Even a few years ago, those who worked in higher education still posed a basic question: Were undergraduates engaged in “learning for its own sake,” or were they being groomed for roles in the American economy?
For a significant number of academicians, the debate had to do with personal status and curricular details. The noblest teachers had always seized the imaginations of their students and turned them into new kinds of people. Just learning how to earn a living was often regarded as a workshop task that could be taken care of through apprenticeship rather than formal classroom instruction.
American higher education has obviously experienced major changes since the closing years of the 20th Century. In a recent issue of the Atlantic Monthly, David Brooks reported on his visit to Princeton University where the students struck him as a new “ruling class” in the making. They showed little sign of rebellion or resentment, saw their studies as an inevitable prelude to future careers and were deeply concerned with pleasing rather than alienating professors. Princeton has become a “prep school” for American capitalism. If that is the case, can any other college or university do otherwise?
For academic traditionalists wedded to humanistic ideals, the notion they serve the national economy causes discomfort. To leave a class full of students more appreciative of and comfortable with Shakespeare or Allen Ginsberg is their way of fulfilling a duty to the young. Meanwhile, parents paying tuition and living costs of those young people do so mainly so the latter can find well-remunerated careers.
Does this mean schools of higher education are in a state of tragic conflict? Or are they demonstrating a constellation of characteristics that we heirs of the Western tradition have encountered before?
I encourage those interested in these questions to reconsider the age of Socrates. The Socratic environment was one dominated by the rhetoricians of the Athenian marketplace, the “agora” that enabled Hellenic and Hellenistic Greeks to meet publicly to trade, converse or perhaps exercise in a nearby gymnasium. Some rhetoricians called themselves philosophers. Others contented themselves by letting it be known that their students were superbly prepared to play public roles in a society in which public speaking was also the main highway to power, wealth and complete respectability.
Modern people are sometimes mystified by this system. To understand it, we have to imagine a world in which the importance of the spoken word was intensified by the absence of mass communication. To speak to those who can hear you personally was a crucial act. At instantaneous speed, the arguments produced by the trained speaker had to demonstrate a calmness and mastery that might have struck an average listener as superhuman.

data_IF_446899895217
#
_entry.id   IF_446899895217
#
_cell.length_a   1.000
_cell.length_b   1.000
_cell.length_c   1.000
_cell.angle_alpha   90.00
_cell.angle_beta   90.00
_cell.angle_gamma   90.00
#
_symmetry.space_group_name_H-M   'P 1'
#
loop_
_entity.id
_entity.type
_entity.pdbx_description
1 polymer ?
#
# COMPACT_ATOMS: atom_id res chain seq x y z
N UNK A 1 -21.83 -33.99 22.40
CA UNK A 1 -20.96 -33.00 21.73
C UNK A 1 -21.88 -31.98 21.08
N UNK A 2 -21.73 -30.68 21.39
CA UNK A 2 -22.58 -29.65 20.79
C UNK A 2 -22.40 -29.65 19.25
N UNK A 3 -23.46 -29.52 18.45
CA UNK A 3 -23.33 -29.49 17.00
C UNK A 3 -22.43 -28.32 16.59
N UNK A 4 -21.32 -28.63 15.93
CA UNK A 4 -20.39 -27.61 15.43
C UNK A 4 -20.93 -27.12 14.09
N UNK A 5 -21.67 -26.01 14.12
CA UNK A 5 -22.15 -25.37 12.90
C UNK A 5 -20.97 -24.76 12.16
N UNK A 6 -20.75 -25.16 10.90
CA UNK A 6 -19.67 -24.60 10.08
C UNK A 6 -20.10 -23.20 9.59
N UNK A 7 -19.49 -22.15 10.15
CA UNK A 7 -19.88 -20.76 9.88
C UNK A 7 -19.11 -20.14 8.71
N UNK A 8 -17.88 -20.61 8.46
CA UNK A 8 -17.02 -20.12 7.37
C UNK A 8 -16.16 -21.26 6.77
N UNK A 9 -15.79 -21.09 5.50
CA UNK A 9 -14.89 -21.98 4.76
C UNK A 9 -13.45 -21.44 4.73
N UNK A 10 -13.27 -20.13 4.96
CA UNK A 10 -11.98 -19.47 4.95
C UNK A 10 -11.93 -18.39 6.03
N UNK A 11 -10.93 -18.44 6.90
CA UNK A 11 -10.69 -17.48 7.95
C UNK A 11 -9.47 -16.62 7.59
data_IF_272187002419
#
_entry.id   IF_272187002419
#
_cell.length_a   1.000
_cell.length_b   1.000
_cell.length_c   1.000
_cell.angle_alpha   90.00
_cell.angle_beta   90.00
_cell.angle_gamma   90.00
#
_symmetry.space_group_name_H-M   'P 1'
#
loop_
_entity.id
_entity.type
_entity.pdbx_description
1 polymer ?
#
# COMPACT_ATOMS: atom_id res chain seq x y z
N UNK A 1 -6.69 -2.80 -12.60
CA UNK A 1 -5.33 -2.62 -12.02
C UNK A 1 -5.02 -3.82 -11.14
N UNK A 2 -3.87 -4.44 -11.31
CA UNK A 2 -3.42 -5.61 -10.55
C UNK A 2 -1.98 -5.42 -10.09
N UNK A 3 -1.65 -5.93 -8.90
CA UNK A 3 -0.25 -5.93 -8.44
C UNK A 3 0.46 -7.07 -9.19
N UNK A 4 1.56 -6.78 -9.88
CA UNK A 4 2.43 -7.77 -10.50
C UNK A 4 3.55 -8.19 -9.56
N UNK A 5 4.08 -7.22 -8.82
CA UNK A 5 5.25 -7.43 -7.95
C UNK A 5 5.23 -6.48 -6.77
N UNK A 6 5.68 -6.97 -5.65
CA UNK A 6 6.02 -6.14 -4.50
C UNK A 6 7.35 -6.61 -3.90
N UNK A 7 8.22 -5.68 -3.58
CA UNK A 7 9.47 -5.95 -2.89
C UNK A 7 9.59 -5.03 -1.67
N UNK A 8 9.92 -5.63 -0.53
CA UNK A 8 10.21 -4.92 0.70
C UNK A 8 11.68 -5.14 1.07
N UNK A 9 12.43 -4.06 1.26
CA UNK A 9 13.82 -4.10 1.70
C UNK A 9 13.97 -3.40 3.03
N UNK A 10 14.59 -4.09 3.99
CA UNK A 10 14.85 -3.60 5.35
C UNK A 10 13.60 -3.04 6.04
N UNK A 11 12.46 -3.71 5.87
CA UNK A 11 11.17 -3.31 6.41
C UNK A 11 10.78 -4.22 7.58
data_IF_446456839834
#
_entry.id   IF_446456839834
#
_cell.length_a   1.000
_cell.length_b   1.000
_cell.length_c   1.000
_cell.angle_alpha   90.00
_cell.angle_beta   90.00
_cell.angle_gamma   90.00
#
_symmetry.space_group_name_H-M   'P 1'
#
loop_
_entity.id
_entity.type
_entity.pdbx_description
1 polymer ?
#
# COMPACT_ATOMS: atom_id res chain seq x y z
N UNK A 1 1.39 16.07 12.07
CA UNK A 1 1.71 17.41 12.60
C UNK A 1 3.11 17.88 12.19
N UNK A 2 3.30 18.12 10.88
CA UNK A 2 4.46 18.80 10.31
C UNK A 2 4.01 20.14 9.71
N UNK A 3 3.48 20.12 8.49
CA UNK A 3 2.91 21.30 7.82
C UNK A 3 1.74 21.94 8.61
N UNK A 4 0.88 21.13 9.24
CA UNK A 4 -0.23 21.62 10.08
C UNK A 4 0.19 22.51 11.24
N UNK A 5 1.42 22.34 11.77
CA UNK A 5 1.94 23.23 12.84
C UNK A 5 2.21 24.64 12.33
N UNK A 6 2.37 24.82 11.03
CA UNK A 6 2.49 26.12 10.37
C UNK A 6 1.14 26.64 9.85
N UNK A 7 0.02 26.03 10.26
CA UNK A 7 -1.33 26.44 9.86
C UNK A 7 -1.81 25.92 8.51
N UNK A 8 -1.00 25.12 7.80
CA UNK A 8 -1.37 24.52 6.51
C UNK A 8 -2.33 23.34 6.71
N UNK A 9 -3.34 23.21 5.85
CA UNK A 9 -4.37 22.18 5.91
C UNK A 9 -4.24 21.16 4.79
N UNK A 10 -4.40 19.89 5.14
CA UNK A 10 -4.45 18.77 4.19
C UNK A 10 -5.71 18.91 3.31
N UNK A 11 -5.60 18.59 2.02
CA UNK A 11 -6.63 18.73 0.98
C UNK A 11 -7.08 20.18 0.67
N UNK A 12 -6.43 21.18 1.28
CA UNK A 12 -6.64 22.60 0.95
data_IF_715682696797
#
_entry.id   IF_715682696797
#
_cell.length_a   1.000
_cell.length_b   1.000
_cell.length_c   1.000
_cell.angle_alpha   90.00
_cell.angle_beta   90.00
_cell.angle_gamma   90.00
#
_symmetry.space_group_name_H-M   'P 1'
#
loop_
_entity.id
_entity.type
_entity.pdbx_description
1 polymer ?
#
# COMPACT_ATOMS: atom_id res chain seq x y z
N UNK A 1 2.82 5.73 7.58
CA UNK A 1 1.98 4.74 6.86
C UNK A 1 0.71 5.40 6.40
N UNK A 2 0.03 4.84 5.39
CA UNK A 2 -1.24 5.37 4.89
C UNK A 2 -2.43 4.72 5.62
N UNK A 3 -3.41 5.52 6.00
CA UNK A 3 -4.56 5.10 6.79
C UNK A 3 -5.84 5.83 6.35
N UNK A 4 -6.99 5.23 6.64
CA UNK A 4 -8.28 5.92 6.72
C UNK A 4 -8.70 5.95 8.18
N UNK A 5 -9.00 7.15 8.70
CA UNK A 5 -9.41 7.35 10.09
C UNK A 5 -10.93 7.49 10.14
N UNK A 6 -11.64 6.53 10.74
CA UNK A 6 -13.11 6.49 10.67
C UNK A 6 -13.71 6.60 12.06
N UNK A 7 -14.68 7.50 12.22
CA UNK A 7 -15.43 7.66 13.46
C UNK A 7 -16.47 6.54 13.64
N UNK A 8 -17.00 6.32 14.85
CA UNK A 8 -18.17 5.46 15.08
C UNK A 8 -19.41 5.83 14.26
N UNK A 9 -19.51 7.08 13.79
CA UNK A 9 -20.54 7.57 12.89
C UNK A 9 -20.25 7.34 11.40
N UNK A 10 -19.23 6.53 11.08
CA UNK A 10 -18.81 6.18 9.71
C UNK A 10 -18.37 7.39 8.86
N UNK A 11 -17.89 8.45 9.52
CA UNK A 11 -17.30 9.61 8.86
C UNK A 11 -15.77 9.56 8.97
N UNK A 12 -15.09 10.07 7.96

Is there any parallel between the agora training of ancient Athens and what our colleges and universities are doing today? There is, I believe, if we can learn to see the Athenian rhetoricians as the humanists of their time. Training students to argue meant those students would inevitably touch on the most sensitive political and philosophical subjects of their day. Even the most limited and merely practical of Athenian rhetoricians would find himself tending a bit toward Socrates.
Schools of higher education today often boast about the high quality of teachers in their classrooms. What they do not emphasize as much is how those teachers are internalized by their students as paradigms of calm, lucid and polite debate on sensitive matters. But when most Americans think about what a college education should accomplish, they think of a graduate capable of engaging in the high-stress debates of a modern company, government agency or academic institution while keeping his or her language civil and clear and being an obvious “person to respect.”
In the Athens of Socrates, a limited number of people lived in an information age. They were children whose parents could afford and were willing to pay the fees of the rhetoricians. Athenians of that kind were rarities. Most Athenians had to do hard physical work just to supply the needs of themselves and their families.
Since the history of American higher education has been dominated by a metaphor of broadening, we see today a system of “mass higher education” struggling to reach those who, in an earlier age, would have been condemned to lives of hard labor. Many of us still are not used to such a new idea. If education is “higher,” they feel, then it cannot possibly be “mass.”
In the world in which we live, gone forever is the elitist assumption that only those whose families pay big bucks can learn the language of an educated person before they graduate from high school. Our society’s new philosophy of education can be summed up with the statement that “it is never too early to begin.”
Today, every part of the college curriculum is seen as having a profound humanistic edge. If one teaches in a law school, the public issues embodied in the American Constitution soon narrow the gap between a typical class and the front page of today’s newspaper. In medicine, the challenges of delivery and the challenges of discovery leave few of our society’s nooks and crannies unexplored.
What our society has accomplished is to make most of us, instead of just a few of us, into public people. What our colleges and universities are actually doing, though, closely resembles the agora training with which Hellenic and Hellenistic Greeks were so familiar. Failure to present one’s arguments and oneself in a competent fashion translates more relentlessly than ever into life-failure, too.
-The writer is president and professor of public administration.